WASHINGTON - U.S. producer prices fell unexpectedly and retail sales cooled in August - signs the economy, in a record 10th year of expansion, is growing at a pace that isn't likely to spark an inflation pickup.
"It's just about a picture-perfect economy - impressive economic growth with very little inflationary pressures," said Richard Yamarone, a senior economist at Argus Research Corp. in New York.
Prices paid to producers fell 0.2% last month, in the first drop since May, the Labor Department said. That fall reflected declines in the cost of clothing, computers, cars and gasoline.
Retail sales rose 0.2% in August, a fourth of the 0.9% increase in July, the Commerce Department said. Sales were 7% higher than a year earlier, the smallest year-over-year increase since December 1998. Even so, the pace of sales was a percentage point higher than the average gain for the expansion, which began in April 1991.
Energy costs are expected to push September prices higher; crude oil rose to a 10-year high of $35 a barrel this week. Still, with few signs of accelerating inflation outside of rising petroleum prices and slower consumer spending than in the past two years, Federal Reserve policymakers are likely to hold interest rates steady for the remainder of the year.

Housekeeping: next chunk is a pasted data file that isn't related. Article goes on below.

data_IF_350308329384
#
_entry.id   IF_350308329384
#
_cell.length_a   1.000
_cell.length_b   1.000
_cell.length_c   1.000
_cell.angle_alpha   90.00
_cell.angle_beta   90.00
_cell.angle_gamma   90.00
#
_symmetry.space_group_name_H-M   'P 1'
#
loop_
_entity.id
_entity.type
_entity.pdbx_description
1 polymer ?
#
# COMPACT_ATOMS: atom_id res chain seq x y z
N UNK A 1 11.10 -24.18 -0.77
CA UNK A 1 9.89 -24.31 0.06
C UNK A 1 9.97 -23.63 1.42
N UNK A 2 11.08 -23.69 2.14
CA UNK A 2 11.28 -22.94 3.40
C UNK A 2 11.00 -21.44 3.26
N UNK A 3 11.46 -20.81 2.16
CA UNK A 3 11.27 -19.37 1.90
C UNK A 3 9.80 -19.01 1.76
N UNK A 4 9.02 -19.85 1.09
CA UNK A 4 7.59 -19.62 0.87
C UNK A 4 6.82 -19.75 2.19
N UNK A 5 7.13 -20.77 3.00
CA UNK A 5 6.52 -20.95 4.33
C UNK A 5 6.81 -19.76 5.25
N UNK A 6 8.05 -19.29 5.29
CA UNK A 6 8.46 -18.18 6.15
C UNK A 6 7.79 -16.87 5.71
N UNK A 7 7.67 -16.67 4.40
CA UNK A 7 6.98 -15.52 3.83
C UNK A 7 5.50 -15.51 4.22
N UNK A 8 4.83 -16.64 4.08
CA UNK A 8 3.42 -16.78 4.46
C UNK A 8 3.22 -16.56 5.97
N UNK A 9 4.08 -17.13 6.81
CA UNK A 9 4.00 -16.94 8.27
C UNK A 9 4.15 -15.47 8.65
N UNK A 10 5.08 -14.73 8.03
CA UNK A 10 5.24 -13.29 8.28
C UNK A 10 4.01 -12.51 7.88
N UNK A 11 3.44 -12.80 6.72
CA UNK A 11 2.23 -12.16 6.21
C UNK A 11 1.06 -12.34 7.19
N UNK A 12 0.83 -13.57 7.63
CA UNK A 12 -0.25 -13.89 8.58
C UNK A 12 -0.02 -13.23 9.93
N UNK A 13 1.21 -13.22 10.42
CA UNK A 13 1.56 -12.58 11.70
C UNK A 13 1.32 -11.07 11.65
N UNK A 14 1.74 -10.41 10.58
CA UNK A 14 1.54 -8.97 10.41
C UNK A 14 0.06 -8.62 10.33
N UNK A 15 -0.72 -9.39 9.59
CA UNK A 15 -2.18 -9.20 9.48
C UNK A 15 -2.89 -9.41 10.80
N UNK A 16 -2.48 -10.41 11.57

"I think we've come to a greater balance," said Robert McTeer, president of the Dallas Fed, in a speech last month.
A separate report from the Labor Department showed the number of workers filing for state unemployment benefits rose last week to 324,000. That was the highest number in 20 months and suggests that slower growth is leading to more layoffs.
The core rate of the producer price index, which excludes energy and food, rose 0.1% last month, the same as in July. The cost of cigarettes climbed; without the increase in tobacco prices, the core rate would have been unchanged, the Labor Department said.